Over the years, manufacturing has evolved dramatically and now relies heavily on advanced technologies and automation, requiring specialized training. Jenkins wanted such training to take place in the CCET with “everything out in the open like an actual manufacturing floor” so it was realistic. He was given carte blanche to build and equip the workforce training center as he saw fit.
“Can you believe I got that chance?” quipped Jenkins. “Not many people get that sort of deal. We’ve got a unique situation here that worked out pretty well.”
Now, companies frequently visit the CCET, as they look to relocate to the Tampa Bay area and train a new workforce. The name, Collaborative Center for Emerging Technologies, was inspired by the large role the college plays in working with employers.
“I looked at a lot of other facilities in the state that had advanced manufacturing in the name, but this made more sense because we work so closely with industry and local partners,” said Jenkins, who has also built working relationships with the National Science Foundation.
In fact, Jenkins served as co-principal investigator for two NSF grant initiatives: the Florida Advanced Technological Education (FLATE) Center and the Scholarships in Science, Technology, Engineering, and Mathematics (S-STEM). While at SPC, he also helped secure and administer nine other major workforce training grant programs from various agencies.
Jenkins was named the 2012 Educator of the Year by the National High Impact Technology Exchange Association for his work on developing SPC’s Associate of Science degree in Engineering Technology. The first of its kind in Florida, the degree serves as a national model and has been adopted by 10 other colleges in the state.
“The higher education community across the state as well as business and industry leaders respect Brad as one of the premier technology educators,” said Clearwater Provost Stan Vittetoe. “His work has ranged from telecommunications to manufacturing and biomedical electronics. He has been at the forefront of technology education for many years, and has been recognized by national organizations for his contributions in this area. In addition to his teaching responsibilities Brad has led numerous state and federal grants on behalf of the college and has insured that SPC would remain on the leading edge of technology.”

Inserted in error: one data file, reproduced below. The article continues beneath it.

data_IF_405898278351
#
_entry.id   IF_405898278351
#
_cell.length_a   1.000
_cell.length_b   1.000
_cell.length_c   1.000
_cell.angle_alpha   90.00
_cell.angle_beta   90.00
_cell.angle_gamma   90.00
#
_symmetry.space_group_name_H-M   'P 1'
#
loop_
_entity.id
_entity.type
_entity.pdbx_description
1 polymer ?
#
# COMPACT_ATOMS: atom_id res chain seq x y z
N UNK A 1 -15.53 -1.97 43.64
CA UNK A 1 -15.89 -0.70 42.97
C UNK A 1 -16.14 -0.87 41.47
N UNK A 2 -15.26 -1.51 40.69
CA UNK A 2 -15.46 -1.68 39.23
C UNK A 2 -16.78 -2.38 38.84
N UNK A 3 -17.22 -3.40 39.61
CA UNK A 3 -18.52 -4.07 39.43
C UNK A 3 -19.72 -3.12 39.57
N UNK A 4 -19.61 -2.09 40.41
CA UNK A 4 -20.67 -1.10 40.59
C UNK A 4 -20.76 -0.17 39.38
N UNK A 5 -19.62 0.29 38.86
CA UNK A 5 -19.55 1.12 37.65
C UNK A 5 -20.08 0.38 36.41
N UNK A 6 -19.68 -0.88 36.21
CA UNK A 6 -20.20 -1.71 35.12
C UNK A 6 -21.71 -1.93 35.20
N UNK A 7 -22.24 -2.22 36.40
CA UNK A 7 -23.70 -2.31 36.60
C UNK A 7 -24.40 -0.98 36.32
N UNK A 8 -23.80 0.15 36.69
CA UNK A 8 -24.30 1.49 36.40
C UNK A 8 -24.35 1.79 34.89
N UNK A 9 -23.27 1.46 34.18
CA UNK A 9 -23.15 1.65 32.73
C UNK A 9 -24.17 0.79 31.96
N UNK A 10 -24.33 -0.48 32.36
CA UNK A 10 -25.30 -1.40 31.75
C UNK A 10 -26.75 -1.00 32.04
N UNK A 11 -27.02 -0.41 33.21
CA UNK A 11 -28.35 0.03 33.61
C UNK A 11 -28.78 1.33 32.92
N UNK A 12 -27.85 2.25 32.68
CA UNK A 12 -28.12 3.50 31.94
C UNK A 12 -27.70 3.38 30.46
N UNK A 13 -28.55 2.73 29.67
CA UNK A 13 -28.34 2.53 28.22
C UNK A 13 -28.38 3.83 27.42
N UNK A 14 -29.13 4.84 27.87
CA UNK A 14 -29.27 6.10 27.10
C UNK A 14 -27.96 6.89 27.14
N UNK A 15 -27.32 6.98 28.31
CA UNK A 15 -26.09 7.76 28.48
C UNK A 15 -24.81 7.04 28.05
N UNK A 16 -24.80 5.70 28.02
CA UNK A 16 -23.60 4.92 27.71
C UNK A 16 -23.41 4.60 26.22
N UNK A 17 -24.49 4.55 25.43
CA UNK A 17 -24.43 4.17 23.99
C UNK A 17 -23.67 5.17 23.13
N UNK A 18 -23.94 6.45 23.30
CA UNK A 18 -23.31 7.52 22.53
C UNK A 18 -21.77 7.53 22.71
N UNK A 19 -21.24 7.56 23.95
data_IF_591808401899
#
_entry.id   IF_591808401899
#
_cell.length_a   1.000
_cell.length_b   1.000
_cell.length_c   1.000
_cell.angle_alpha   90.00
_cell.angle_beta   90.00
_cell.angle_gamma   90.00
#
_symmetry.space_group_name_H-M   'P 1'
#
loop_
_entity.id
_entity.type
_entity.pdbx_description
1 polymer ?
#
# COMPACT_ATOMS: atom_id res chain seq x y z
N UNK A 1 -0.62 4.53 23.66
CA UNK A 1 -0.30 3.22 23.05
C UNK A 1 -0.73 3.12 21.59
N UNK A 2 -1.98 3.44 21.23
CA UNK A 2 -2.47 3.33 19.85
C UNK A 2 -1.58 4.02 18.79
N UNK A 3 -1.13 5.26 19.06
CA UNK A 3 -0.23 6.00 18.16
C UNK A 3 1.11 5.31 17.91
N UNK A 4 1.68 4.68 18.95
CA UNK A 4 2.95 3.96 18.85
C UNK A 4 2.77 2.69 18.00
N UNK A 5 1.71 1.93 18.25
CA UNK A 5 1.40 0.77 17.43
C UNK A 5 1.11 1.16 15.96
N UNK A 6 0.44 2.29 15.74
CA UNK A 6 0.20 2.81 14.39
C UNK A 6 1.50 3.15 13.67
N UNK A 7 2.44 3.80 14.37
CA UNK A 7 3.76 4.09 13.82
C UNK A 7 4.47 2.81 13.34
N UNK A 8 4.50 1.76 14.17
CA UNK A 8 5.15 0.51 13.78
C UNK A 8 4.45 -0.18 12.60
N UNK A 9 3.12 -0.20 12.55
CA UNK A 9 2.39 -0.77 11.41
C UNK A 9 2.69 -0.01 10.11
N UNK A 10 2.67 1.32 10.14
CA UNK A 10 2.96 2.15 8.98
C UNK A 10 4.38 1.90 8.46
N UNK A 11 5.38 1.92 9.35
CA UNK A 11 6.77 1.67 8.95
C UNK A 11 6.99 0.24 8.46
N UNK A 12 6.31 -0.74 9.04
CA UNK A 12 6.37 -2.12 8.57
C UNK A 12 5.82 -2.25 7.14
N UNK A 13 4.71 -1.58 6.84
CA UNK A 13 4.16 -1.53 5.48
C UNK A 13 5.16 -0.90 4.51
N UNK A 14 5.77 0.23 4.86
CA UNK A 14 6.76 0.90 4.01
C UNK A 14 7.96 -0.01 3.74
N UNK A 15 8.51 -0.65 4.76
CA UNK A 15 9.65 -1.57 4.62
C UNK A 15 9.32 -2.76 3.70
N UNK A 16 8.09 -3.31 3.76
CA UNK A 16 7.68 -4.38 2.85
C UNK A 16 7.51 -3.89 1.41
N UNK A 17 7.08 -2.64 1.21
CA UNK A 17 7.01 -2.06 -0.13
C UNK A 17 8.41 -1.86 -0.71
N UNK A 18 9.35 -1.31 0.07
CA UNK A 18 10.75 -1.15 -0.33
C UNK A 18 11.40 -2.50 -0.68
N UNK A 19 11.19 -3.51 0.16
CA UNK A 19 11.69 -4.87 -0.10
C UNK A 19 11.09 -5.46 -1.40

Through his extensive industry connections, Jenkins has personally helped dozens of students land jobs. To Jenkins, giving people real skills is what makes the difference and has made his time at SPC so gratifying.
“You feel like you are giving somebody something to live on, that’s much better than $8 an hour,” Jenkins said. “You give them a career and a way to advance. You won’t necessarily make $20 an hour right when you leave us, but you will have the skills to work your way up.”
In retirement, Jenkins looks forward to spending more time with his grandchildren. His first granddaughter was born six months ago to a family that is vastly outweighed by boys, by a measure of 8 to 1.
He also plans to travel and continue his work with the NSF to bring more colleges into the fold of grants and workforce training programs.
“Brad took me under his wing when I first started with the college five years ago,” said Gary Graham, director of the Florida TRADE Consortium. “We both had a manufacturing background and were able to speak “manufacturing”. He is a wonderful colleague, mentor, and friend. SPC will miss his tremendous knowledge and expertise.”